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Are there big differences in speed between different hard drives?

Are there big differences in speed between different hard drives?

When buying a (consumer-level) hard disk, I normally only pay attention to storage capacity. Is it worth to compare drive speeds also, and if yes, how can this be done?

Asked by: Guest | Views: 68
Total answers/comments: 5
Guest [Entry]

"If performance is your main concern, it's also worth considering whether solid state drives (SSDs) suit your needs. They are (usually) significantly faster than (premium) hard disk drives. But SSDs also cost more per GB, so are often used just for the boot/OS/applications drive; HDDs must still be used for bulk data storage.

So, for me, the relatively minor differences in HDD performance are almost irrelevant because SSDs can fundamentally perform better."
Guest [Entry]

"Tom's Hardware has some charts of hard drives benchmarks, using h2benchw. Reads are what you spend the bulk of your time doing, but there are write charts there, too.
Read Access Time
This tells you how responsive the drive is, how quickly it responds to a sudden small request. I believe this is what best gives the impression of hard drive speed. It's analogous to the ""first page out"" for printers. Less is better, so the best performer is at the bottom (those boneheads).
Average Read Throughput
This chart will tell you how fast it should make medium to large copies. Using the printer analogy, this would be ""pages per minute"". More is better, so the best performer is on top.
Storage Review's Performance Database has more benchmarks. They've slowed down the reviewing pace in recent years, but it can give you an idea as to how a family of hard drives is expected to perform. Ignore the IOMeter benchmarks; they only apply to the heavily parallel access patterns found in servers.
Manufacturer supplied stats are a starting point, but you really have to consult benchmarks to have an idea of real world performance. On the Storage Review benchmarks, notice how the 7200 RPM Hitachi beats a 15K RPM drive on the Office Drivemark test. Just citing spindle speeds wouldn't tell the whole story here.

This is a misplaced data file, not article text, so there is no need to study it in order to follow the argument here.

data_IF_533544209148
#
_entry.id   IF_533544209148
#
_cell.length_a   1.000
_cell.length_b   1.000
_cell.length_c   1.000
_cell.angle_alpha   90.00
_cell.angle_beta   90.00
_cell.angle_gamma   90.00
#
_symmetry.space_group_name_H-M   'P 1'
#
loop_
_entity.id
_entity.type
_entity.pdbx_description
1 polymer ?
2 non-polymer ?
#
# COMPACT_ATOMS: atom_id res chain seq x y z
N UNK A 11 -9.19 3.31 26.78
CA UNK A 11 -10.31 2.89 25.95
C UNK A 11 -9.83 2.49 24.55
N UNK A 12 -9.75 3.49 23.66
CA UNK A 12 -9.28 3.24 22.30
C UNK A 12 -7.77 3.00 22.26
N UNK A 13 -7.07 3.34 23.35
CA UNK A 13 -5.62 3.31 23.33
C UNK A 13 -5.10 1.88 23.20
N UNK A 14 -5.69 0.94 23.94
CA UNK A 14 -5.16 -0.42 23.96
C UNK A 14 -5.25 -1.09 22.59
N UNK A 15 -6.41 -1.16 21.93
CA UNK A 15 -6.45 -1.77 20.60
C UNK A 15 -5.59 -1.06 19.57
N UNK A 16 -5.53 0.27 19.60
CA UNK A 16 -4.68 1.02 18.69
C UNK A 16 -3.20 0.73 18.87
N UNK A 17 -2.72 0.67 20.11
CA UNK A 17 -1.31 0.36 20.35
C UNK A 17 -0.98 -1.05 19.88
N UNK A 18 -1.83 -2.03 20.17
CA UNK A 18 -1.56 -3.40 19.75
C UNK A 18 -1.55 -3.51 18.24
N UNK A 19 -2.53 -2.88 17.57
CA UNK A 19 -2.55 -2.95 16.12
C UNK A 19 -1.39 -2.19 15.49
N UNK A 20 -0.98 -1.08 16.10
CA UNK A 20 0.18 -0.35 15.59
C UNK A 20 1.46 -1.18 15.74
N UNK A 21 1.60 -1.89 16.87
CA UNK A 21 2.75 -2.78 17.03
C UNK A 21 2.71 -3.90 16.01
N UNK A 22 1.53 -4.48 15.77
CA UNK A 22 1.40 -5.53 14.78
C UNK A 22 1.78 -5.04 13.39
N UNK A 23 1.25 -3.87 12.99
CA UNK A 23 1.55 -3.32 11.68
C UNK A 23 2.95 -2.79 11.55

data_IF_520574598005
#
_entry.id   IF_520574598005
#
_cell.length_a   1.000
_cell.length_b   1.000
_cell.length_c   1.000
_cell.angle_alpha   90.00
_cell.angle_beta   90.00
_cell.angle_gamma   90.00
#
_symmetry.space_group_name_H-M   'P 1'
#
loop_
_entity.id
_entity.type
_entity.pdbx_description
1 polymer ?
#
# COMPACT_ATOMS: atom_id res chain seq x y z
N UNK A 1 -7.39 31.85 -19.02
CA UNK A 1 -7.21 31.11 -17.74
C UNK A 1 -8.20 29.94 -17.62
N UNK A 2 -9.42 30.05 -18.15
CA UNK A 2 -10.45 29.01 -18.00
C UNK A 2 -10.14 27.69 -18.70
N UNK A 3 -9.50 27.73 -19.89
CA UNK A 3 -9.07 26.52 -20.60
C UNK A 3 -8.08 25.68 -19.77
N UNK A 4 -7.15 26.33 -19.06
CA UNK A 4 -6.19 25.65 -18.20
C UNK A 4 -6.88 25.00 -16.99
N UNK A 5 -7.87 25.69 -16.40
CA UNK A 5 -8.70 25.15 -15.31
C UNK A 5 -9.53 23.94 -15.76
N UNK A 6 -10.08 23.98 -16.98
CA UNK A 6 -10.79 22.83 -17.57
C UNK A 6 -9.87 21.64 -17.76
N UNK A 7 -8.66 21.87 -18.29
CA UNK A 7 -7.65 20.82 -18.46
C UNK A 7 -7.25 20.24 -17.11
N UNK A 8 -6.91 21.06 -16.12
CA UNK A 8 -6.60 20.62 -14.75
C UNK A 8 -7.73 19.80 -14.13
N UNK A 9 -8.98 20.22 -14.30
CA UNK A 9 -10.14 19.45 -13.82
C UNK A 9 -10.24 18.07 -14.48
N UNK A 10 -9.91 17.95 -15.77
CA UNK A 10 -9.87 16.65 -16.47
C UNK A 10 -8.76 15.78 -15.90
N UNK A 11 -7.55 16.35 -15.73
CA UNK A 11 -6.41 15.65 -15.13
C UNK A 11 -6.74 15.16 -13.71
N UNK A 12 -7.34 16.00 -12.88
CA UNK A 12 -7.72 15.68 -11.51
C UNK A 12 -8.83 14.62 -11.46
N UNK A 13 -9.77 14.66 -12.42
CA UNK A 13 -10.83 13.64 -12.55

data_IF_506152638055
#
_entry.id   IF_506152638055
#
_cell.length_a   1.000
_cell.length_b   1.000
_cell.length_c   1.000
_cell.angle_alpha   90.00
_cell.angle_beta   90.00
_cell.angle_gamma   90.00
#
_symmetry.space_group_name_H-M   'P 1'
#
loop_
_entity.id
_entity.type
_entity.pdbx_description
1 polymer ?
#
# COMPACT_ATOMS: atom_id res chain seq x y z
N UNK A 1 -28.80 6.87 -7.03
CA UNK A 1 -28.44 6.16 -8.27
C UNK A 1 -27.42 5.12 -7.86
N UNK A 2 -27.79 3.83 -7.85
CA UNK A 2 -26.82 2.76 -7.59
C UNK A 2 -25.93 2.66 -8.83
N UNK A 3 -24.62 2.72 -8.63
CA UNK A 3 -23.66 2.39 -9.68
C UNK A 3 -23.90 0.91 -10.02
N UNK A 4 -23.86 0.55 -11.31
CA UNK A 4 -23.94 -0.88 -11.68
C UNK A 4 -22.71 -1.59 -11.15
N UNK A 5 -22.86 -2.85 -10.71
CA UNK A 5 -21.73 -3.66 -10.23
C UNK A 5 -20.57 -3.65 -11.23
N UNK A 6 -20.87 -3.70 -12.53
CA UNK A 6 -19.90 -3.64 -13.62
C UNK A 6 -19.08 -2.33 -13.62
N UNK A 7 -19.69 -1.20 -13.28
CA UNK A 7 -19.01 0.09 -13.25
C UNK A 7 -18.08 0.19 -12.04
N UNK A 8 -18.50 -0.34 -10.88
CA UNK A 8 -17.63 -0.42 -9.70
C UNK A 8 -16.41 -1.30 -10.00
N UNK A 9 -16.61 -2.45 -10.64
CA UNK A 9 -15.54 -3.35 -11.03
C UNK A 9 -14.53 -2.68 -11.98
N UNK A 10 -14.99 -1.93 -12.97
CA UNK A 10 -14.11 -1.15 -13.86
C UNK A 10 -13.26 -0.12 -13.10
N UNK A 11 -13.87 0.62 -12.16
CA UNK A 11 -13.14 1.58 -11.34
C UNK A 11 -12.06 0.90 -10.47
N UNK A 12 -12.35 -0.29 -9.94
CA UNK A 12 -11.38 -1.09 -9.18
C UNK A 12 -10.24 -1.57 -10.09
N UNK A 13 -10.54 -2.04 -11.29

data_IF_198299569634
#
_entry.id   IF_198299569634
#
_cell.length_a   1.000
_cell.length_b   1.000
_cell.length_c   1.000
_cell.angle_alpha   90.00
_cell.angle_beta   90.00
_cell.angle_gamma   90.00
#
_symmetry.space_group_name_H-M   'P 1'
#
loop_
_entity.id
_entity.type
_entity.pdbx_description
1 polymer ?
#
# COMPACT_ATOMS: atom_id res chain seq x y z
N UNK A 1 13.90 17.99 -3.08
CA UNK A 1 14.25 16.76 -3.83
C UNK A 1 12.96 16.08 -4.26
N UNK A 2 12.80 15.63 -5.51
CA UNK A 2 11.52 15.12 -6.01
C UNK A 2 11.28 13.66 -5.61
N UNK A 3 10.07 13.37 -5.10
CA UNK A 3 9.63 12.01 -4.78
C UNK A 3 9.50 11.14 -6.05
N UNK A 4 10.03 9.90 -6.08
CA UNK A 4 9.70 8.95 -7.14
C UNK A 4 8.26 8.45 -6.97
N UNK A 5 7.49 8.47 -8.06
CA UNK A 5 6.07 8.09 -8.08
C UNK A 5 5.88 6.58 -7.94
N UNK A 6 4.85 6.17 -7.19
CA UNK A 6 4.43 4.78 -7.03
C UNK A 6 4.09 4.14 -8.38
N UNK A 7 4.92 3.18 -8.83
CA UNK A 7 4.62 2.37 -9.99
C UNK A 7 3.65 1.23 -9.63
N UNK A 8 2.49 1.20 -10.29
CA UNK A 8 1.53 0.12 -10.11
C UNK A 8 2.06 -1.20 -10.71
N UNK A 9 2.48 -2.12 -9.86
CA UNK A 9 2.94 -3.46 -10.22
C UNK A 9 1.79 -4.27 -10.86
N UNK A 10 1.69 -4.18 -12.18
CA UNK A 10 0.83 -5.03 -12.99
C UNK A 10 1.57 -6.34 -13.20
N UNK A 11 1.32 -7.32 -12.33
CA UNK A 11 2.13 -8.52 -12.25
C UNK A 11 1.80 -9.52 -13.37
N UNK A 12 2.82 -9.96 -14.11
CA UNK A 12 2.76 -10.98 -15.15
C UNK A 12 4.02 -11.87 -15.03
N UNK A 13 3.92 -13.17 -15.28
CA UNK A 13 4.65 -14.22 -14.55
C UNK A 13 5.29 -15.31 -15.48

Is it worth to compare drive speeds [sic]

For a system drive where the OS resides, yes. It's one of the slowest data-access components especially considering its high utilization.
For a storage drive/secondary drive, not really. Benchmarks are only useful here to find out if a drive is particularly slow. For this, just look for reliability, good customer feedback, low price and a long warranty period."
Guest [Entry]

"In general you want a faster drive and more cache.

Faster drives have a lower seek time and higher transfer rate.

Large caches help keep the transfer full.

For example, if you use a site such as Newegg, you can filter on drive speed, capacity, interface, and cache via the advanced search :)"
Guest [Entry]

"While I pretty much agree with what other posters have said, in a sense, you don't really need to worry.

Although there are clear differences in performance between certain classes of drive (e.g. 5400rpm SATA vs 15000rpm SAS drives), there is not a lot of difference between drives in the same class. If you compared a number of 7200rpm SATA drives of similar ages and capacity, the differences would be minimal and could be countered by other factors such as RAID and partitioning regimes.

Noise, heat, cost and reliability often vary much more and are perhaps more pertinent to most buyers.

Perhaps you could mention what kind of drives you are considering and the purpose you have in mind, in order for us to give more focused advice? I'm assuming that you are a consumer and are pondering choices of SATA drives?"
Guest [Entry]

Another concern .. if the hard drive is to be used in a laptop, usually the faster the hard drive, the more power it uses and therefore runs your battery down quicker.